Conservative school rezoning calls for no closures in city
Jeremy M. Lazarus | 7/26/2019, 6 a.m.
North of the James River, Richmond appears to have too many school buildings and could easily close one high school, a middle school and at least one elementary school in Church Hill.
Meanwhile, in South Side, Richmond Public Schools will be short at least one elementary school even after a new 1,000-student E.S.H. Greene Elementary School opens in September 2020.
That’s the picture emerging from the data on school capac- ity and enrollment now posted on the RPS website. The data was issued last month to the 24-member schools’ Rezoning Advisory Committee that is charged with recommending to the Richmond School Board changes in attendance zones for the city’s 25 elementary schools, eight middle schools and five comprehensive high schools.
The work of the committee — made up of two community members from each City Council district along with several administration and School Board members — essentially is the first phase of the process that is to culminate with board approval of the zones that would go into effect in the fall of 2020, when a new middle school and two new elementary schools are to open.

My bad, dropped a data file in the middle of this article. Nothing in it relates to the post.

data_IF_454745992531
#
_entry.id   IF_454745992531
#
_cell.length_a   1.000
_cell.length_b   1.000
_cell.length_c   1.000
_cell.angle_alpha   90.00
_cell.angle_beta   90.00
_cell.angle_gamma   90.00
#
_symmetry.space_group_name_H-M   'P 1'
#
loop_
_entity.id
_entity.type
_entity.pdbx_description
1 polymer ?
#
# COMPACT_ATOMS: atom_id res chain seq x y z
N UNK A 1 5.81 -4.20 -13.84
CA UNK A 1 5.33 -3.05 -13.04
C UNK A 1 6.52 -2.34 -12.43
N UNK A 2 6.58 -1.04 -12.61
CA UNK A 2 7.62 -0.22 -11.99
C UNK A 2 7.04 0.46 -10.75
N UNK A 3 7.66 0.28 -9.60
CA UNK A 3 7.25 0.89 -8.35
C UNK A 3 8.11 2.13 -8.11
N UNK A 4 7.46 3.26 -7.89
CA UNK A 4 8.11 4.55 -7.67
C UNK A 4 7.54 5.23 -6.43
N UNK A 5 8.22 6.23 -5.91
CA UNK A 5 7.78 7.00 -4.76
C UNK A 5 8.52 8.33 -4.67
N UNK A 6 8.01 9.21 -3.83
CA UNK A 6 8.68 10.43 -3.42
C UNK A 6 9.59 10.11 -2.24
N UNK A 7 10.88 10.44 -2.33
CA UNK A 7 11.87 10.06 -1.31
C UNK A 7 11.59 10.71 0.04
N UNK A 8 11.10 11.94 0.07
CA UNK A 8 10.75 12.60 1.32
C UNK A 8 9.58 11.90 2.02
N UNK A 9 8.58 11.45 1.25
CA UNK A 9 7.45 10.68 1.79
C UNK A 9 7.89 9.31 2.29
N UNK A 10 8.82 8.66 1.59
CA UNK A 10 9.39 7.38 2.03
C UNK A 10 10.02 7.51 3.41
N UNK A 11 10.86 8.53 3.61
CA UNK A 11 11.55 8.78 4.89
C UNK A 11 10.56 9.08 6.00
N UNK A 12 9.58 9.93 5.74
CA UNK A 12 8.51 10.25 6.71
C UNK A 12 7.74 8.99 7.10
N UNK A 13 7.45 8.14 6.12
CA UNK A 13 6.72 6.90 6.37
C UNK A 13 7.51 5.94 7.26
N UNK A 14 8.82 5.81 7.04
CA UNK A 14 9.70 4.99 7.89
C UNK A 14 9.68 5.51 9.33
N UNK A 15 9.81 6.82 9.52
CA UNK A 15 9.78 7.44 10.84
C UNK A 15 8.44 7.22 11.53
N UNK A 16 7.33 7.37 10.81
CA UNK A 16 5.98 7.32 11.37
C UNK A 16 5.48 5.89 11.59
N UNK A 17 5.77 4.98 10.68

The committee is to meet again 6 to 8 p.m. Tuesday, July 30, at Thomas Jefferson High School.
Committee members are mulling over the data that, for example, show that the three high schools north of the river, Armstrong, Thomas Jefferson and John Marshall, can accommodate a combined total of 3,773 students, but are only serving 2,256 students, leaving 1,517 empty seats. Any combination of two of the high schools would have a total capacity larger than the current enrollment.
That’s a contrast with South Side, where Huguenot and George Wythe high schools have enrollments just slightly below capacity, with both projected to experience enrollment growth.
The four middle schools north of the river, Albert H. Hill, Binford, Henderson and Martin Luther King Jr., also have more space than students. Their combined enrollment is listed at 2,012 students, or 1,321 below the total capacity of 3,333 students. Again, any combination of three of the four schools could handle the total number of students whose numbers are not projected to grow.
Meanwhile in South Side, even with a new 1,500-student middle school, the projected enrollment of 3,345 students would exceed capacity if the current Elkhardt-Thompson Middle School is closed. Current plans suggest only Boushall, Lucille Brown and the new school would remain; their combined capacity is listed at 3,164 students.
On the elementary school front, while principals in South Side and parts of the West End and North Side scramble to find enough space to handle overcrowding — with some adding trailers — schools in Church Hill and the East End have too few students. The data show five elementaries, Bellevue, Chimborazo, Fairfield Court, George Mason and Woodville, have a combined capacity for 2,713 students but only an expected enrollment in 2020 of 1,889 students. That comes out to 829 more seats than students.
Such data has gotten the attention of School Board member Jonathan Young, 4th District, who expressed concern at a recent board meeting that the rezoning options are falling short of the grand overhaul that had been advertised.